DAMASCUS (Reuters) - Syria has seen a sharp rise in COVID-19 infections since mid-February but lockdown options remain limited due to the country's dire economic situation, a member of the country's coronavirus advisory committee said on Thursday.
"Starting February 10th or around that time we started seeing a spike in cases," Dr. Nabough al-Awa told Reuters.
"I don't have accurate percentages as I'm only one doctor... but I also talk to my colleagues. If I was seeing in my clinic two or three cases a day last year now I am seeing five or six."
The health ministry did not immediately respond to a request for comment on Thursday.
On Monday it started administering COVID-19 vaccinations to frontline healthcare workers and said the country was experiencing a rise in infections. It gave no further details.
Syria has officially recorded a total of 15,753 cases and 1,045 deaths since the start of the pandemic. Actual numbers are expected to be much higher owing to the government's limited testing capability.
"It is not possible in Syria to test everybody concerning PCR, there is a total shortage of PCR kits, we don't get enough to test everybody," said Khaled Hboubati, President of the Syrian Arab Red Crescent (SARC), speaking from Damascus to a news briefing in Geneva.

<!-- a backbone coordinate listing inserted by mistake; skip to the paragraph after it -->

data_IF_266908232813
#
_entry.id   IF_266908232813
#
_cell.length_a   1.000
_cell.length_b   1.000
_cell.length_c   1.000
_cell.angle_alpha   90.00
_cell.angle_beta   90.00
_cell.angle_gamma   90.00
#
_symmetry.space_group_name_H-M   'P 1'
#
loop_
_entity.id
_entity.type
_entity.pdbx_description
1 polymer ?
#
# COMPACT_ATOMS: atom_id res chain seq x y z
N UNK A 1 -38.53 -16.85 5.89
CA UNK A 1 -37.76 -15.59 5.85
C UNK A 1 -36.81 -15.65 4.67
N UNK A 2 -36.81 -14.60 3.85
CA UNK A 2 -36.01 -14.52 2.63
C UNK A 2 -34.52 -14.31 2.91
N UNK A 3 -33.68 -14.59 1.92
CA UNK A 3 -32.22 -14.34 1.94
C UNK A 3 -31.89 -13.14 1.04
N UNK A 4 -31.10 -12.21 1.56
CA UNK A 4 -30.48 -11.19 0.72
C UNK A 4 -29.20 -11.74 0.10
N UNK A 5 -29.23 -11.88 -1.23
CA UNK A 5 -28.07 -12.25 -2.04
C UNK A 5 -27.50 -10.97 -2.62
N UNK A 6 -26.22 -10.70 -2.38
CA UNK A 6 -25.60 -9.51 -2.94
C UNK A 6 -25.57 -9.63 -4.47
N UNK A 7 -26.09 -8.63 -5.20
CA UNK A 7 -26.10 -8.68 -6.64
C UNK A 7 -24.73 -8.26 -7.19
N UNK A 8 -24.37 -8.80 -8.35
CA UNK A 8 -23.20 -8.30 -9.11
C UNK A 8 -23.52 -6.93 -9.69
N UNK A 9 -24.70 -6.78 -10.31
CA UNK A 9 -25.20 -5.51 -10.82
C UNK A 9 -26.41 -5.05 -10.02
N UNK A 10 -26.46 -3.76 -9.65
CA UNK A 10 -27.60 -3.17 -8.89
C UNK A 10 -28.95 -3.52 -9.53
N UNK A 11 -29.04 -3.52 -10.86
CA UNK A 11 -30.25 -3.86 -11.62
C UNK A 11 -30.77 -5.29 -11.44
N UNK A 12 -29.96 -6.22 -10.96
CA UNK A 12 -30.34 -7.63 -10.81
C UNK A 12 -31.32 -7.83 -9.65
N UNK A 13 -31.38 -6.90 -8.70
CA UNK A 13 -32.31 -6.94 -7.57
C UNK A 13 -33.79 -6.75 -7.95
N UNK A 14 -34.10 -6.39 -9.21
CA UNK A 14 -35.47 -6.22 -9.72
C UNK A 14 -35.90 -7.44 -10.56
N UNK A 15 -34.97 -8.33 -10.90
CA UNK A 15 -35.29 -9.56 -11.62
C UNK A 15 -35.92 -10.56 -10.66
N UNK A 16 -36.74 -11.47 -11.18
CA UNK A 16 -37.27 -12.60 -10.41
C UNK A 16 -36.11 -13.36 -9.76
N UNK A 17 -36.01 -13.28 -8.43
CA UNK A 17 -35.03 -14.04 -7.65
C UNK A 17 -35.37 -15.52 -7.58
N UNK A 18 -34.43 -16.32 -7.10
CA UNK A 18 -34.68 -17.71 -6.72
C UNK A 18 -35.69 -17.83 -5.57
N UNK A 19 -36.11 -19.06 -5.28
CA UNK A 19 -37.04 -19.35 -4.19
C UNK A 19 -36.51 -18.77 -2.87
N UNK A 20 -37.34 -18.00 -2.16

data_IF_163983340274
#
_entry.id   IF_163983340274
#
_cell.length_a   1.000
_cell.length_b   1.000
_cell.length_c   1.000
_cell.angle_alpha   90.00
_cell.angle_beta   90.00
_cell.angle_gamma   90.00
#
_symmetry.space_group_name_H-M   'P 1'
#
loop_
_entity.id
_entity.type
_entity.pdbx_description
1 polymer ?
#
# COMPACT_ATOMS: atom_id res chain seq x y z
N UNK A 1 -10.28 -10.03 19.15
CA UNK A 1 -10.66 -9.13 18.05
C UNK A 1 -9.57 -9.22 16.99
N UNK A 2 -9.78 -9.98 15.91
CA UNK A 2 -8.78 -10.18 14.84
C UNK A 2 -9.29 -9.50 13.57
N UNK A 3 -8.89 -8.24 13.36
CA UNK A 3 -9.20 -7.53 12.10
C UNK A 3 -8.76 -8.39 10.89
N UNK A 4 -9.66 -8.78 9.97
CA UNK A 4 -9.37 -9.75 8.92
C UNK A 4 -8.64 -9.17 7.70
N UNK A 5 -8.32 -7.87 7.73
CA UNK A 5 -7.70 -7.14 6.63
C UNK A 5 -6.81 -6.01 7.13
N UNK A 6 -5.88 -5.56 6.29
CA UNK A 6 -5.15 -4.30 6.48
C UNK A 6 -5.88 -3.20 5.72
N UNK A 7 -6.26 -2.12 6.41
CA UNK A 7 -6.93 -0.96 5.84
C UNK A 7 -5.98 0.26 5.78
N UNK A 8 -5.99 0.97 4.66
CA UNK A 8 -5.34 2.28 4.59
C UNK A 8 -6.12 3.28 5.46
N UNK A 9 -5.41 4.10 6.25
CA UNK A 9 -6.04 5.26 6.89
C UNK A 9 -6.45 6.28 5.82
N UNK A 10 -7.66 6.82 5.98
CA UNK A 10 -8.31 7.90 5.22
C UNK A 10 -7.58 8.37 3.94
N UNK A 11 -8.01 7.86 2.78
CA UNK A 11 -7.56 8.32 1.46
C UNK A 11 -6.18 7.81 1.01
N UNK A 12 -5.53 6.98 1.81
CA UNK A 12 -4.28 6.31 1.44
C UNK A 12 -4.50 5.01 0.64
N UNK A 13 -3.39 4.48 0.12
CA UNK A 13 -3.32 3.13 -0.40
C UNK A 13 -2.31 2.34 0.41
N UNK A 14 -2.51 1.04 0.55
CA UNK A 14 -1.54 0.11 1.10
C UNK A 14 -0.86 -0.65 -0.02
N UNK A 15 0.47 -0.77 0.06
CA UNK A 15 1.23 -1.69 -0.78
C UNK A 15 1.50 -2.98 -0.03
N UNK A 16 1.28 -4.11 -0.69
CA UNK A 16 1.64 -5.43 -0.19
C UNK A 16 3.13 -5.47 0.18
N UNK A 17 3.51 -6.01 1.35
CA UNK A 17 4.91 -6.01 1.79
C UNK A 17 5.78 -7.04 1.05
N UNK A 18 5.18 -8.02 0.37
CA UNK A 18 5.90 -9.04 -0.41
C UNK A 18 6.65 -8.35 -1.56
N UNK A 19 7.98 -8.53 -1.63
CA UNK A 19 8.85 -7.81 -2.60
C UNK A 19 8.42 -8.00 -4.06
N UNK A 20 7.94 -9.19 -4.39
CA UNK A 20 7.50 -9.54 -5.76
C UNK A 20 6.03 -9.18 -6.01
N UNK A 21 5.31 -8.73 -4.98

The government imposed a nationwide curfew when the pandemic first hit last year but restaurants, shops and schools re-opened as that lockdown was gradually eased starting from May. Mask wearing is required in government offices and on crowded public transport.
One relief worker said the number of people seeking oxygen tanks spiked around a week ago but was now stabilising again.
Several schools in Damascus have had to shut classes in the past week due to the rise in cases amongst students.
Online learning remains difficult in a conflict-ridden country where internet and electricity supply is not stable.
Awa said adding to the problem was the fact that most schools in Syria don't have access to functional bathrooms, and soap and sanitation facilities, which if provided could decrease the number of infections.
"These things could help reduce numbers if closure is difficult," Awa said.
"It's still not too late to act but the problem is we have to admit that we are being subjected to a severe spike."
(Reporting by Kinda Makieh and Firas Makdesi, additional reporting by Stephanie Nebehay in Geneva, writing by Maha El Dahan, editing by Alexandra Hudson, William Maclean)